U.S.S. Leahy DLG 16/CG 16 (Guided Missile Cruiser)

One of the many ships built for the United States Navy by Bath Iron Works in Bath, Maine, U.S.S. Leahy was the lead ship of a class of destroyer leaders, later re-designated cruisers, which served in the US Navy in the 1960s through the 1990s.

Leahy was the first United States Navy cruiser to be fitted with missile launchers fore and aft, omitting, for the first time, heavy guns. Thus by design Leahy would have no role in gunfire support missions and could only engage enemy vessels with its missiles, a departure from US Naval doctrine, which had stressed the ability to outshoot an enemy ship since its inception.

Entering service in 1962, Leahy spent the first fourteen years of its operational career in the Atlantic Fleet, operating in US coastal waters as well as with the Sixth Fleet in the Mediterranean. Eventually, the ship would complete six Mediterranean deployments, operating out of Charleston SC as its homeport, as well as conducting operations throughout the Caribbean and North Atlantic, interspersed with maintenance availabilities. Leahy also participated in midshipmen training cruises, UNITAS circumnavigations of the South American continent, and numerous NATO training evolutions.

In 1975 Leahy, in company with U.S.S. Tattnall, entered the port of Leningrad, the first US Naval ships to visit a Soviet port since the end of World War II. Over 12,000 visitors toured the ship, including Elizabeth Taylor, who was no doubt cordially welcomed by the crew.

Transferred to the Pacific in 1976, Leahy transited via the Panama Canal to assume its new duties in that theatre. Western Pacific cruises were soon part of the ship’s annual routine and in 1980 added the Persian Gulf to the list of areas in which the cruiser had operated. More cruises to the Indian Ocean and the Persian Gulf were added to the vessels resume throughout the decade.

In 1990 Leahy played host ship to the historic visit of Russian warship’s to San Diego, the first such visit by the Russian Navy to the American west coast, Leahy participated in operations off Somalia, supporting United Nations relief efforts, and in 1993 again operated in the Persian Gulf, its radars and missiles helping to enforce the no-fly zone imposed on Iraq.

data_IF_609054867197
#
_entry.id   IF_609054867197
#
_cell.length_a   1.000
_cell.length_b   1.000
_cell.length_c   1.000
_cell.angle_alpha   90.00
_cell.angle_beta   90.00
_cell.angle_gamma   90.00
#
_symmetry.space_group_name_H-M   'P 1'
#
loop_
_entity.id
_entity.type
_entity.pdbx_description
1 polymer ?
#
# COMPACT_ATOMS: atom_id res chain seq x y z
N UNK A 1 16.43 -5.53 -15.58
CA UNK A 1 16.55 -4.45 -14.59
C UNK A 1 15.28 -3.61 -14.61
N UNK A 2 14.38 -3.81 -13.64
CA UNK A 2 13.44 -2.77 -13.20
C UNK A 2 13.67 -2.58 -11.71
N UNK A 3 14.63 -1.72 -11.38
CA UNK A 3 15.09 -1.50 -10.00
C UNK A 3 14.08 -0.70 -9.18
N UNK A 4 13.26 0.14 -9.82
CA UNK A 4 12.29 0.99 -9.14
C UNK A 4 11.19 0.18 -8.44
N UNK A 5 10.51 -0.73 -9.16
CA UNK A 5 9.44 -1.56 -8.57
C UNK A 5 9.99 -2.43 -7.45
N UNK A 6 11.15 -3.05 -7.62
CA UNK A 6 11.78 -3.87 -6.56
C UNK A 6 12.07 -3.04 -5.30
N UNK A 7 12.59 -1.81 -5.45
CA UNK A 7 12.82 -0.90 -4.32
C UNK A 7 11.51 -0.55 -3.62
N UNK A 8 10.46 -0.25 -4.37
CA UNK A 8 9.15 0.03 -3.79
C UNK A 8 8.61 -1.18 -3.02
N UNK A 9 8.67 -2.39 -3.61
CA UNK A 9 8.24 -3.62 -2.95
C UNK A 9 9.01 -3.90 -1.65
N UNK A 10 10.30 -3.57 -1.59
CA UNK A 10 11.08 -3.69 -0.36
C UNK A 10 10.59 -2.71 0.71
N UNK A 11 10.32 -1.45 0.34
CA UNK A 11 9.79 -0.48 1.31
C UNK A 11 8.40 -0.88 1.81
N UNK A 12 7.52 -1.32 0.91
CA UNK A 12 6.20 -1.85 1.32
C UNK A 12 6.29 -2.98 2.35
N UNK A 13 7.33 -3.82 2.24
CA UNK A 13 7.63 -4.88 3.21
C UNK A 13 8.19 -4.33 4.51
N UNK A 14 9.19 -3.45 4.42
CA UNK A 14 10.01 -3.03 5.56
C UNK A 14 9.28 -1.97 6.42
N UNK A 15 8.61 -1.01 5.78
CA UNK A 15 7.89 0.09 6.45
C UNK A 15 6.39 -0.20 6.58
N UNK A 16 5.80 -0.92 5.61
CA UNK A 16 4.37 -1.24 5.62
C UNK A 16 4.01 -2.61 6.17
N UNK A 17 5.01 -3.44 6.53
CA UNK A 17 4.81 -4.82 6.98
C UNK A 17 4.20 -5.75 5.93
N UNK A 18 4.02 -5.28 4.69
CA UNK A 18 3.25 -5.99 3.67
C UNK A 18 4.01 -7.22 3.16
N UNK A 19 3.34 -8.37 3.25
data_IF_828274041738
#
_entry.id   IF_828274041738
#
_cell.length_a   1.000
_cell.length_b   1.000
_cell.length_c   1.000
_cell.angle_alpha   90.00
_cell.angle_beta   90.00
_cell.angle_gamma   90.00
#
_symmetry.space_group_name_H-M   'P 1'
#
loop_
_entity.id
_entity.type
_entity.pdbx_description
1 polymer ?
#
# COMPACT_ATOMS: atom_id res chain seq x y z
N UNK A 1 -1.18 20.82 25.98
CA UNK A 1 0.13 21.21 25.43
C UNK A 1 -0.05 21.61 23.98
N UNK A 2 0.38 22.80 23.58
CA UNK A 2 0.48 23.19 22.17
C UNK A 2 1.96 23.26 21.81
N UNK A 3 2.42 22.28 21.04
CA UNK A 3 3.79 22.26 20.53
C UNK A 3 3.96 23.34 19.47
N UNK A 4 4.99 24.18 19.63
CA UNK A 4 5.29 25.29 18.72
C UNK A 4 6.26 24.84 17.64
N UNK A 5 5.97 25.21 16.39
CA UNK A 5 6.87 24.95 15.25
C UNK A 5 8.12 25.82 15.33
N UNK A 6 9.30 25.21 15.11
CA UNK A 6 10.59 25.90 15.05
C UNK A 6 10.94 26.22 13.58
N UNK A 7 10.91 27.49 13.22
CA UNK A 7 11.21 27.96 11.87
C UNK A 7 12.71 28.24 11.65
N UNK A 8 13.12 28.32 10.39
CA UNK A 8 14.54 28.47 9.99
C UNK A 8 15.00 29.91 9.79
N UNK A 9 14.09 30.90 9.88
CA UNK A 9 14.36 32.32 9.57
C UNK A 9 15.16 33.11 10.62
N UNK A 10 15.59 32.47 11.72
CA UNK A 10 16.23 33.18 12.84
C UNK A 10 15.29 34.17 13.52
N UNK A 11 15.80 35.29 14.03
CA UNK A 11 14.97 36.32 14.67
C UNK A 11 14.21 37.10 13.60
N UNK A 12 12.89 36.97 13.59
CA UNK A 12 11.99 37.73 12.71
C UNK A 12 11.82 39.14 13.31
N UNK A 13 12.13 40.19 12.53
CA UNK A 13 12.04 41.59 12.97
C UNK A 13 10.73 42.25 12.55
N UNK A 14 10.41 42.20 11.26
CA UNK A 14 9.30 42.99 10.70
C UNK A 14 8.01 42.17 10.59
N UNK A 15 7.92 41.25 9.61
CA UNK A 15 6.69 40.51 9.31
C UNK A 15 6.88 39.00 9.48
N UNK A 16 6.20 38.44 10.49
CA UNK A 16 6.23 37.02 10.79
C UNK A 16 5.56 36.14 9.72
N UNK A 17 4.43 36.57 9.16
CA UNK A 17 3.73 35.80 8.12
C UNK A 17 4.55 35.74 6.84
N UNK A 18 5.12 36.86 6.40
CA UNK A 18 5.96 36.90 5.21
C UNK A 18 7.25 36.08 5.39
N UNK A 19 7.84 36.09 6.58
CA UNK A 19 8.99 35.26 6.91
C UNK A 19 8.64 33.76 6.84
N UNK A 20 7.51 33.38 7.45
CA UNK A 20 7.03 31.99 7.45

In October 1993, Leahy was decommissioned and stricken from the Naval Register the same day. Laid up in Suisun Bay, and later in Beaumont TX, the ship was finally towed to the shipbreakers in Brownsville TX where its scrapping was reported as completed in 2005.

Asbestos Exposure on U.S.S. Leahy

In 1997, the Baltimore Sun published a series of articles describing the Navy’s shipbreaking program, including operations at the shipbreaker’s yard in Brownsville, TX. In it, the newspaper quoted workers describing pipes and boilers “shrouded in asbestos”.

When built, asbestos use on ships bound for the US Navy was commonplace. The number of materials which could have contained asbestos is in the hundreds. For decades, the use of asbestos as liners for ships’ boilers was mandated by Congress. Asbestos cloth lagged pipes throughout all Navy ships. Other materials manufactured from or containing asbestos included valves, brake parts, clutches and couplings, electrical panels, turbine components, deck tiles, and fireproofing.

When the asbestos deteriorated, an action accelerated by the harsh environment in an operating ship, it became friable, meaning it could easily release fibers into the atmosphere in the form of microscopic dust. This dust was easily dispensed throughout the ship by contact with clothing or by the ship’s ventilators. Asbestos was likely present in every compartment and space throughout the ship.

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